By Sanette Viljoen
May I sue for debt that has already prescribed on the basis that the debtor must put forward the prescription argument?
It is important to understand the concept of prescription. Every time the debtor pays an instalment on the debt, acknowledges the debt, make a promise to pay or is summonsed, the three-year prescription period commences again from the beginning.
The National Credit Amendment Act 19 of 2014 was published in March 2015. Prior to this publication it often happened that legal steps were taken against debtors, while the claim had already prescribed in terms of the stipulations of the prescription legislation. The creditors then hoped that the debtor would pay because he was unaware of prescription. In this way it therefore happened that numerous claims that had already prescribed were in any case still exacted by creditors.
In regard to the majority of claim causes, a claim prescribes after three years from the date on which the debtor knew or should reasonably have known that a claim exists against him and that it is claimable. In the course of the three years of prescription there may not be any confession of guilt, written or verbally. No summons should have been issued and no promise of payment made.
The new stipulation in the National Credit Amendment Act has changed the situation dramatically. The Act now states expressly that exaction of a prescribed debt is forbidden.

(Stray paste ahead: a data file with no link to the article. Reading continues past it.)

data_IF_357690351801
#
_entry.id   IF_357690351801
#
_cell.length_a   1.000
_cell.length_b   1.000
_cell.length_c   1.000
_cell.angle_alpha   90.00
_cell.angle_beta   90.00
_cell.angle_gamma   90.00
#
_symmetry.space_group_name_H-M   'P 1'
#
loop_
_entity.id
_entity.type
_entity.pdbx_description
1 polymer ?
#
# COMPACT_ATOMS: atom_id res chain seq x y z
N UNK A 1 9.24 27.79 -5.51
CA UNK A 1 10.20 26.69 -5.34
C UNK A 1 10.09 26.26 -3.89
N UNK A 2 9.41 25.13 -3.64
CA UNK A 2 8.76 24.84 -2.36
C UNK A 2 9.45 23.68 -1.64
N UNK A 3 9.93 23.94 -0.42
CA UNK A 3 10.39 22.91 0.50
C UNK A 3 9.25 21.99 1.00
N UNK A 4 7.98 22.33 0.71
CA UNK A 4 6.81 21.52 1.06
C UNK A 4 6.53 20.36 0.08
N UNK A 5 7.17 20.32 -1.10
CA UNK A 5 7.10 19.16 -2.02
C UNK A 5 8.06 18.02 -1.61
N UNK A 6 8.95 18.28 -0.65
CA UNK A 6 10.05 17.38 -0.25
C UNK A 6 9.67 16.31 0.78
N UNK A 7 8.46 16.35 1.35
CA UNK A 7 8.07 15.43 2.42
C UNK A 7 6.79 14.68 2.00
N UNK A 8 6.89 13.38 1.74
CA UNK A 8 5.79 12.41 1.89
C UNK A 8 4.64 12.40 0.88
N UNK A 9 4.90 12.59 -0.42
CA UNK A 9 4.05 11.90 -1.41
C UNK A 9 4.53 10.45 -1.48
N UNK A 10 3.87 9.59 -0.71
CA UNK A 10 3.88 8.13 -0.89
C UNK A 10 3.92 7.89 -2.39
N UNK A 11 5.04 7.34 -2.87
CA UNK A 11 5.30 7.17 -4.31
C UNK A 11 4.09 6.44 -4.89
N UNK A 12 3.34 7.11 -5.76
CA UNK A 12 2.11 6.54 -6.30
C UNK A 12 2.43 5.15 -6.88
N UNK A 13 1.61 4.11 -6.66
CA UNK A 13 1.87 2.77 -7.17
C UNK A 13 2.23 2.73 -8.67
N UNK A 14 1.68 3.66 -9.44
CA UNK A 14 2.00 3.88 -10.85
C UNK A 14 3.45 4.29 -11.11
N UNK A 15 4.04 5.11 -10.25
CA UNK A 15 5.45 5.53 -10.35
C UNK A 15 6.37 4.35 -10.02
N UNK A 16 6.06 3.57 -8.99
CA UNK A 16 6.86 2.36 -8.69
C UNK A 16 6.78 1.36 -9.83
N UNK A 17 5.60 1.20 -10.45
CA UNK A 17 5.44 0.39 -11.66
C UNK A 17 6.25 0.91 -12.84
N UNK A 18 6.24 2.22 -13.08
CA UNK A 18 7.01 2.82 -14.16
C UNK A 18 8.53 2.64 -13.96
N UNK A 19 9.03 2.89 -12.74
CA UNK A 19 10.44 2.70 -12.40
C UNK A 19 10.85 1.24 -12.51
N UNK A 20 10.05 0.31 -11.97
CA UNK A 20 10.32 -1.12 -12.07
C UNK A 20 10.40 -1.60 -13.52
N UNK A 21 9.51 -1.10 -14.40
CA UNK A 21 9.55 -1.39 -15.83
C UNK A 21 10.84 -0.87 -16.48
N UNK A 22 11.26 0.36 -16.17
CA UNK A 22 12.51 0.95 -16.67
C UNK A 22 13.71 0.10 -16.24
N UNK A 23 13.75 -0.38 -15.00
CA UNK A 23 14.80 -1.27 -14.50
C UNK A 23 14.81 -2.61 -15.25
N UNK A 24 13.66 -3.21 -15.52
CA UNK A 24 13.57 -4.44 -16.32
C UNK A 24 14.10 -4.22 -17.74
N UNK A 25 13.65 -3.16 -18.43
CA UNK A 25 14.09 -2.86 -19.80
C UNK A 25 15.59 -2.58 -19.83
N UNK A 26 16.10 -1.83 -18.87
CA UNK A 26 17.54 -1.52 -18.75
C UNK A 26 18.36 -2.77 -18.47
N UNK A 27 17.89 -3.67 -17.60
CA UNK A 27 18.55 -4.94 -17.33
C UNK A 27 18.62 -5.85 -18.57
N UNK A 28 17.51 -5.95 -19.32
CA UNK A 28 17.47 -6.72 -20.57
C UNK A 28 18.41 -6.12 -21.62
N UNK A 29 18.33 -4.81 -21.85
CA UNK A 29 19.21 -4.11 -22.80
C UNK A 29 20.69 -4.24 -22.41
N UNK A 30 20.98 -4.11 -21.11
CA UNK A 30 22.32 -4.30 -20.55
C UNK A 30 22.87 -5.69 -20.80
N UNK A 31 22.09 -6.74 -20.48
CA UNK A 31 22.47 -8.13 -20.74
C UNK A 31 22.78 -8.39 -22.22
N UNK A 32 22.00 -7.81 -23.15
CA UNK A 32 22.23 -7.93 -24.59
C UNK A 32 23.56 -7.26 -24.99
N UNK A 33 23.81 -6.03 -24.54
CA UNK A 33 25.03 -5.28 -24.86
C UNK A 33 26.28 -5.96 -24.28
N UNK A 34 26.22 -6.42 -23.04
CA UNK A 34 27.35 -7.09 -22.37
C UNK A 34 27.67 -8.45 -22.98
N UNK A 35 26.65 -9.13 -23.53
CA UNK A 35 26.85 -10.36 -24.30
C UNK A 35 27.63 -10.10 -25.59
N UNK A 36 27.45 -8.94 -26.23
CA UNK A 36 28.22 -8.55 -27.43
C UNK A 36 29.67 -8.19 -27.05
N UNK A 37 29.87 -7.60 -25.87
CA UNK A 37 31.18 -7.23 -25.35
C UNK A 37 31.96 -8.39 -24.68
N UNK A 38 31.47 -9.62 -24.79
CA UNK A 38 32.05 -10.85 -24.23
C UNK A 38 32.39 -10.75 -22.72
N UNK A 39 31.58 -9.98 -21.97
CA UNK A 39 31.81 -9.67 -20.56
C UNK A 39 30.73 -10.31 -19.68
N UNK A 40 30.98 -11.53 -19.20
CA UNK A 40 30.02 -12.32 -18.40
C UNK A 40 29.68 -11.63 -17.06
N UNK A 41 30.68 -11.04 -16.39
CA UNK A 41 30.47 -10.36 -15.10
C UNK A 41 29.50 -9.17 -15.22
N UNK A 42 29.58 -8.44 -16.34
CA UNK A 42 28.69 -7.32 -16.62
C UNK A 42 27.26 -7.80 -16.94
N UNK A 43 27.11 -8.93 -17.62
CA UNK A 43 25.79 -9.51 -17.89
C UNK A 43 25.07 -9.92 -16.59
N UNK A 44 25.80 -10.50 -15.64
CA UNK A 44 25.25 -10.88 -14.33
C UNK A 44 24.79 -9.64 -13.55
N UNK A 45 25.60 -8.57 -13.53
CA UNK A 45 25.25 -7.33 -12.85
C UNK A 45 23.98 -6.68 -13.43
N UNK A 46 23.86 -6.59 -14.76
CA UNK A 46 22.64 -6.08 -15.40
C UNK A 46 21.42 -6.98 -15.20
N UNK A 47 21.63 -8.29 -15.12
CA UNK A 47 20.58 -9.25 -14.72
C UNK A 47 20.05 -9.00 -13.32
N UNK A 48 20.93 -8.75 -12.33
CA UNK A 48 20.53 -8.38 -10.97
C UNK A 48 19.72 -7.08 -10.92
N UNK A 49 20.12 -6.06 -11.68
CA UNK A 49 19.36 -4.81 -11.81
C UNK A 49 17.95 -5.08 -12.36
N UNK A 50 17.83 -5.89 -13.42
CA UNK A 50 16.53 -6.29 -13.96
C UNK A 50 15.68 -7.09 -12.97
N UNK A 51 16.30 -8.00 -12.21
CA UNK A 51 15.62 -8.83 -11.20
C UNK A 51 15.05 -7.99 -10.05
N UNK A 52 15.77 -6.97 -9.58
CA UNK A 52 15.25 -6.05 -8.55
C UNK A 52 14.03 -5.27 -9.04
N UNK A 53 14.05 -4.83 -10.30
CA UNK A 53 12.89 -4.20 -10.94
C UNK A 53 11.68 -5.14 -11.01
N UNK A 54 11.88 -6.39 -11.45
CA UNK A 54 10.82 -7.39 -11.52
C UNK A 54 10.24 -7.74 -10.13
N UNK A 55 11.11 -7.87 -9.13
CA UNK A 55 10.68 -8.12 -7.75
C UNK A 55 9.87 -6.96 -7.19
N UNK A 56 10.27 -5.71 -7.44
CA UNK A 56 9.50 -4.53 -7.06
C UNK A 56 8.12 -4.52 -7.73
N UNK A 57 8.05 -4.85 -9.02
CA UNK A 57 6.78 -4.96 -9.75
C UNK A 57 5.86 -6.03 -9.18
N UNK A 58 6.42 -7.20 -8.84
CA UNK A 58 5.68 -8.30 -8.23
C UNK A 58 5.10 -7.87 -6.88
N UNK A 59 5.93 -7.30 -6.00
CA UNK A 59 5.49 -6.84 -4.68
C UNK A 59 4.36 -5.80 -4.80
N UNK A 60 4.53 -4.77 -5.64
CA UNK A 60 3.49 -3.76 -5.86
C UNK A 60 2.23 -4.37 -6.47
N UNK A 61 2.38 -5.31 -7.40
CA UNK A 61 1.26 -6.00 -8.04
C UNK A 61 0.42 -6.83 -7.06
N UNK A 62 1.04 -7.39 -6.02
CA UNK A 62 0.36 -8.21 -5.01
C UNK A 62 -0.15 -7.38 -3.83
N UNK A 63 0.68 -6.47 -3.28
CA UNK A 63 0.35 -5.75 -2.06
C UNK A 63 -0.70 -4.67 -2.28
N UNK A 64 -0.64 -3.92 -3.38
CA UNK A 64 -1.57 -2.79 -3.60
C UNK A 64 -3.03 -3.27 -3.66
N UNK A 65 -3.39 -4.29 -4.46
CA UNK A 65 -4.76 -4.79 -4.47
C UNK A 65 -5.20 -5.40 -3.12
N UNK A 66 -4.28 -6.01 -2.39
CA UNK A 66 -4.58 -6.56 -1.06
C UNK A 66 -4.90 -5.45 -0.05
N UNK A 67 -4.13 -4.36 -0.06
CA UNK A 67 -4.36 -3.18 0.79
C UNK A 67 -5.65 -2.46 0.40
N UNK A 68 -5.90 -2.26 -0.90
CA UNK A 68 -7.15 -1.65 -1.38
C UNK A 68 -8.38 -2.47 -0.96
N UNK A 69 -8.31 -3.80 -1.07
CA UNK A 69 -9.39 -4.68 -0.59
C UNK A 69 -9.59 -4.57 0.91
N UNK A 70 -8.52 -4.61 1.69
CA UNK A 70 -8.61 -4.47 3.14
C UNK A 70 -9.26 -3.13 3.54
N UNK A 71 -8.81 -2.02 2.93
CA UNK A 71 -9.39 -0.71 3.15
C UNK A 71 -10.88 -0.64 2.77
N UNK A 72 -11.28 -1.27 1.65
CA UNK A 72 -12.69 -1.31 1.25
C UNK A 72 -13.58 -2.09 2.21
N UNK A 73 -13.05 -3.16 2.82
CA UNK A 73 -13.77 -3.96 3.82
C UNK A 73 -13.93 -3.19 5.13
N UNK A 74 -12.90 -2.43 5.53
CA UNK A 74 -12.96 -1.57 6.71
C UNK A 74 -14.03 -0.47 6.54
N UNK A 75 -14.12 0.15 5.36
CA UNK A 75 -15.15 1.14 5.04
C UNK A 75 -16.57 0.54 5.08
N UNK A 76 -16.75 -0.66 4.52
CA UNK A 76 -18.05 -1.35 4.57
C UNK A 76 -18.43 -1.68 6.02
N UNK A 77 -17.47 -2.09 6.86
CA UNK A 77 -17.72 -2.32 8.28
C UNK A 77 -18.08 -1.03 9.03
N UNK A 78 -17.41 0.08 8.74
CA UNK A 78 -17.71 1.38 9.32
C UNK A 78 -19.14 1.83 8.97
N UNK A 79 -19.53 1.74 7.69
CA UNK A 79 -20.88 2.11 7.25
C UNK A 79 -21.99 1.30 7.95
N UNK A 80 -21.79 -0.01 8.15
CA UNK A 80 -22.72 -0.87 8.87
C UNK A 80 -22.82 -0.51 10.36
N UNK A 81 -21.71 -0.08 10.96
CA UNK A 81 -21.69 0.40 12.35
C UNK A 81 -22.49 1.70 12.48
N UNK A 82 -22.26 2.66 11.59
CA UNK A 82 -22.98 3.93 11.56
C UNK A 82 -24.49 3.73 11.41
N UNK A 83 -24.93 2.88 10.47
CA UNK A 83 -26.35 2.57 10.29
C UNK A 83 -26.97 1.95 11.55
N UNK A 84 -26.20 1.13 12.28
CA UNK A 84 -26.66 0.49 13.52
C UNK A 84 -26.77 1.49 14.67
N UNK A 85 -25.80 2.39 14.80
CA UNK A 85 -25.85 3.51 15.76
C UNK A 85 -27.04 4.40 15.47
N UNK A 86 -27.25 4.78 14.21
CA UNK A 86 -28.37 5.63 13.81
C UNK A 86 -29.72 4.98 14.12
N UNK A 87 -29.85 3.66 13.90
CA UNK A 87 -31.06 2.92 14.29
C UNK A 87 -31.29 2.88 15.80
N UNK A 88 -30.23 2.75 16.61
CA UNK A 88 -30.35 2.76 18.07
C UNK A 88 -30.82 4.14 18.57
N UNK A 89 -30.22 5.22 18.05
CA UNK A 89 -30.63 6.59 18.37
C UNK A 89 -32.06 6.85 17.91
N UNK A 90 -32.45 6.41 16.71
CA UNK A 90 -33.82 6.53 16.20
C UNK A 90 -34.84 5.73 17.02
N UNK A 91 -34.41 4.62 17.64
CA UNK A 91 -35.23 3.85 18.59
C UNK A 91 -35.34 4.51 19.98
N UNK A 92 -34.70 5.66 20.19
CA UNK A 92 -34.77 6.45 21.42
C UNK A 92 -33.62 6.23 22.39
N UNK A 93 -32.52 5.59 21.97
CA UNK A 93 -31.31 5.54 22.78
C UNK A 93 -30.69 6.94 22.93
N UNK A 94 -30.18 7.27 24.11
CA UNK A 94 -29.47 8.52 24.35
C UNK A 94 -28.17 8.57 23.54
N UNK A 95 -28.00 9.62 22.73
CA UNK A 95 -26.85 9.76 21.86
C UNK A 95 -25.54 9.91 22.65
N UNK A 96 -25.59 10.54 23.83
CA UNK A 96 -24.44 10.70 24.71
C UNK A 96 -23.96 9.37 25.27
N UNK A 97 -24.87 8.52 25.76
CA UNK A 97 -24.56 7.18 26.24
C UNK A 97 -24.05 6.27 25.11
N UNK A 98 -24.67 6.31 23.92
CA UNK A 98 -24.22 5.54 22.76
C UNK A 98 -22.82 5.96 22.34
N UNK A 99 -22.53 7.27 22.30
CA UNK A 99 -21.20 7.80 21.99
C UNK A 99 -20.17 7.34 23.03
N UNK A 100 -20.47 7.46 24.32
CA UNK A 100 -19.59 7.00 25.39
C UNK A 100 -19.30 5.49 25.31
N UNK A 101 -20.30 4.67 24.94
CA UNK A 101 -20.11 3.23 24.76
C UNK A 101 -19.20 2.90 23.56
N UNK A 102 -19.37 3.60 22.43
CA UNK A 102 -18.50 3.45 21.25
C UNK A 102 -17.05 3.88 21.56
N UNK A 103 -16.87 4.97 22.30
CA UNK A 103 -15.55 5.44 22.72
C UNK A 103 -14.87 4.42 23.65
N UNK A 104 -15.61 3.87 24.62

A lawyer may therefore not sue if he knows the debt has prescribed, with the hope that the debtor is not aware of the prescription.
Debt collection agents and lawyers who harass and threaten consumers, while it is clear that the claim has already prescribed, or even commit fraud with attachment orders that force employers to make deductions with regard to claims that have already prescribed, are now expressly forbidden by the Act and it is a punishable offence should it take place.
The Amendment Act also places a ban on the purchase of prescribed credit agreements by these agents or lawyers
This is an important amendment which should be noted by creditors as well as debtors.